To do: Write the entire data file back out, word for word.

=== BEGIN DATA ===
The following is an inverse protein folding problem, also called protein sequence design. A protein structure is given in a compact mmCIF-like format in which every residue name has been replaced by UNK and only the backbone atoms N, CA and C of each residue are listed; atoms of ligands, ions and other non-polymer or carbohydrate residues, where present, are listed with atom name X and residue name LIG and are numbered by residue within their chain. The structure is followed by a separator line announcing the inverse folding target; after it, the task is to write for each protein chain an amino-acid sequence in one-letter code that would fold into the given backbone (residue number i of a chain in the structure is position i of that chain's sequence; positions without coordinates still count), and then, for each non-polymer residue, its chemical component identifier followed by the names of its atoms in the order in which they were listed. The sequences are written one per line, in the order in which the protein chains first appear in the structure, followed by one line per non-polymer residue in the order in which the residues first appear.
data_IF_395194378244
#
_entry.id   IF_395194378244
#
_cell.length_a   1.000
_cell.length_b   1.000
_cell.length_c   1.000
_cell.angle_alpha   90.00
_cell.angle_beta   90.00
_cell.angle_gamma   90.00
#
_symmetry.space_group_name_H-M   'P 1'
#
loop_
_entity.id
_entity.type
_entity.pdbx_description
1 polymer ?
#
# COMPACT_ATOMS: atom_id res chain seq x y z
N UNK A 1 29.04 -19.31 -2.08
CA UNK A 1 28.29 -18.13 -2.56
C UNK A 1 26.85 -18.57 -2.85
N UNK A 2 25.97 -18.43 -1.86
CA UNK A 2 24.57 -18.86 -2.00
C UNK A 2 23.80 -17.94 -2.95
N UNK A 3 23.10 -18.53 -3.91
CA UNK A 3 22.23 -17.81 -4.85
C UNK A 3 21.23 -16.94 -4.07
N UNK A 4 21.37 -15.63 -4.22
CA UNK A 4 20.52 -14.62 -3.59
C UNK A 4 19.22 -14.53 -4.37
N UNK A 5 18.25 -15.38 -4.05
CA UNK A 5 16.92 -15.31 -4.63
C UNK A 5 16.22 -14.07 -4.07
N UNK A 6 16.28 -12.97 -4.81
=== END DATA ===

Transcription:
The following is an inverse protein folding problem, also called protein sequence design. A protein structure is given in a compact mmCIF-like format in which every residue name has been replaced by UNK and only the backbone atoms N, CA and C of each residue are listed; atoms of ligands, ions and other non-polymer or carbohydrate residues, where present, are listed with atom name X and residue name LIG and are numbered by residue within their chain. The structure is followed by a separator line announcing the inverse folding target; after it, the task is to write for each protein chain an amino-acid sequence in one-letter code that would fold into the given backbone (residue number i of a chain in the structure is position i of that chain's sequence; positions without coordinates still count), and then, for each non-polymer residue, its chemical component identifier followed by the names of its atoms in the order in which they were listed. The sequences are written one per line, in the order in which the protein chains first appear in the structure, followed by one line per non-polymer residue in the order in which the residues first appear.
data_IF_395194378244
#
_entry.id   IF_395194378244
#
_cell.length_a   1.000
_cell.length_b   1.000
_cell.length_c   1.000
_cell.angle_alpha   90.00
_cell.angle_beta   90.00
_cell.angle_gamma   90.00
#
_symmetry.space_group_name_H-M   'P 1'
#
loop_
_entity.id
_entity.type
_entity.pdbx_description
1 polymer ?
#
# COMPACT_ATOMS: atom_id res chain seq x y z
N UNK A 1 29.04 -19.31 -2.08
CA UNK A 1 28.29 -18.13 -2.56
C UNK A 1 26.85 -18.57 -2.85
N UNK A 2 25.97 -18.43 -1.86
CA UNK A 2 24.57 -18.86 -2.00
C UNK A 2 23.80 -17.94 -2.95
N UNK A 3 23.10 -18.53 -3.91
CA UNK A 3 22.23 -17.81 -4.85
C UNK A 3 21.23 -16.94 -4.07
N UNK A 4 21.37 -15.63 -4.22
CA UNK A 4 20.52 -14.62 -3.59
C UNK A 4 19.22 -14.53 -4.37
N UNK A 5 18.25 -15.38 -4.05
CA UNK A 5 16.92 -15.31 -4.63
C UNK A 5 16.22 -14.07 -4.07
N UNK A 6 16.28 -12.97 -4.81